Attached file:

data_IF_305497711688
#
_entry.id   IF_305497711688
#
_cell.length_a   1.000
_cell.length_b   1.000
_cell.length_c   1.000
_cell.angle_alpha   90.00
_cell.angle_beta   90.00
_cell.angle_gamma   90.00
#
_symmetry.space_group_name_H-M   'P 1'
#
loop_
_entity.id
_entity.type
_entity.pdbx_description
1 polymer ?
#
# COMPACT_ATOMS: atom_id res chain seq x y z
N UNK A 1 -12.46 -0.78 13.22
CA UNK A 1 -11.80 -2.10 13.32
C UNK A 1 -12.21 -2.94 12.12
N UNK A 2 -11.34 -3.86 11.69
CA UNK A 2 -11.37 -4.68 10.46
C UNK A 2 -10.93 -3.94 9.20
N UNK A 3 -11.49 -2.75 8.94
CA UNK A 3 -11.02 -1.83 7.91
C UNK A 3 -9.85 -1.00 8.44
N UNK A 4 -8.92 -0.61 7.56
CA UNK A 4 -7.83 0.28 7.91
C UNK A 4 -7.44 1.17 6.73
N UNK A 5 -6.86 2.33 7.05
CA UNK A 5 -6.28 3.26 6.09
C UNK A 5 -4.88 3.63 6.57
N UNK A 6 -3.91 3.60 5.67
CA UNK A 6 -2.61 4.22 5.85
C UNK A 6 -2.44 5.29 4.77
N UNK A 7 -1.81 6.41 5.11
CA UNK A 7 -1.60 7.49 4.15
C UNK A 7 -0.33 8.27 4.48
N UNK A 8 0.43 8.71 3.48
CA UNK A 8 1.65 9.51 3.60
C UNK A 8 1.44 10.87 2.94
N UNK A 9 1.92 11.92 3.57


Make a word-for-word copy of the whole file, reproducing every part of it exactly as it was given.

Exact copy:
data_IF_305497711688
#
_entry.id   IF_305497711688
#
_cell.length_a   1.000
_cell.length_b   1.000
_cell.length_c   1.000
_cell.angle_alpha   90.00
_cell.angle_beta   90.00
_cell.angle_gamma   90.00
#
_symmetry.space_group_name_H-M   'P 1'
#
loop_
_entity.id
_entity.type
_entity.pdbx_description
1 polymer ?
#
# COMPACT_ATOMS: atom_id res chain seq x y z
N UNK A 1 -12.46 -0.78 13.22
CA UNK A 1 -11.80 -2.10 13.32
C UNK A 1 -12.21 -2.94 12.12
N UNK A 2 -11.34 -3.86 11.69
CA UNK A 2 -11.37 -4.68 10.46
C UNK A 2 -10.93 -3.94 9.20
N UNK A 3 -11.49 -2.75 8.94
CA UNK A 3 -11.02 -1.83 7.91
C UNK A 3 -9.85 -1.00 8.44
N UNK A 4 -8.92 -0.61 7.56
CA UNK A 4 -7.83 0.28 7.91
C UNK A 4 -7.44 1.17 6.73
N UNK A 5 -6.86 2.33 7.05
CA UNK A 5 -6.28 3.26 6.09
C UNK A 5 -4.88 3.63 6.57
N UNK A 6 -3.91 3.60 5.67
CA UNK A 6 -2.61 4.22 5.85
C UNK A 6 -2.44 5.29 4.77
N UNK A 7 -1.81 6.41 5.11
CA UNK A 7 -1.60 7.49 4.15
C UNK A 7 -0.33 8.27 4.48
N UNK A 8 0.43 8.71 3.48
CA UNK A 8 1.65 9.51 3.60
C UNK A 8 1.44 10.87 2.94
N UNK A 9 1.92 11.92 3.57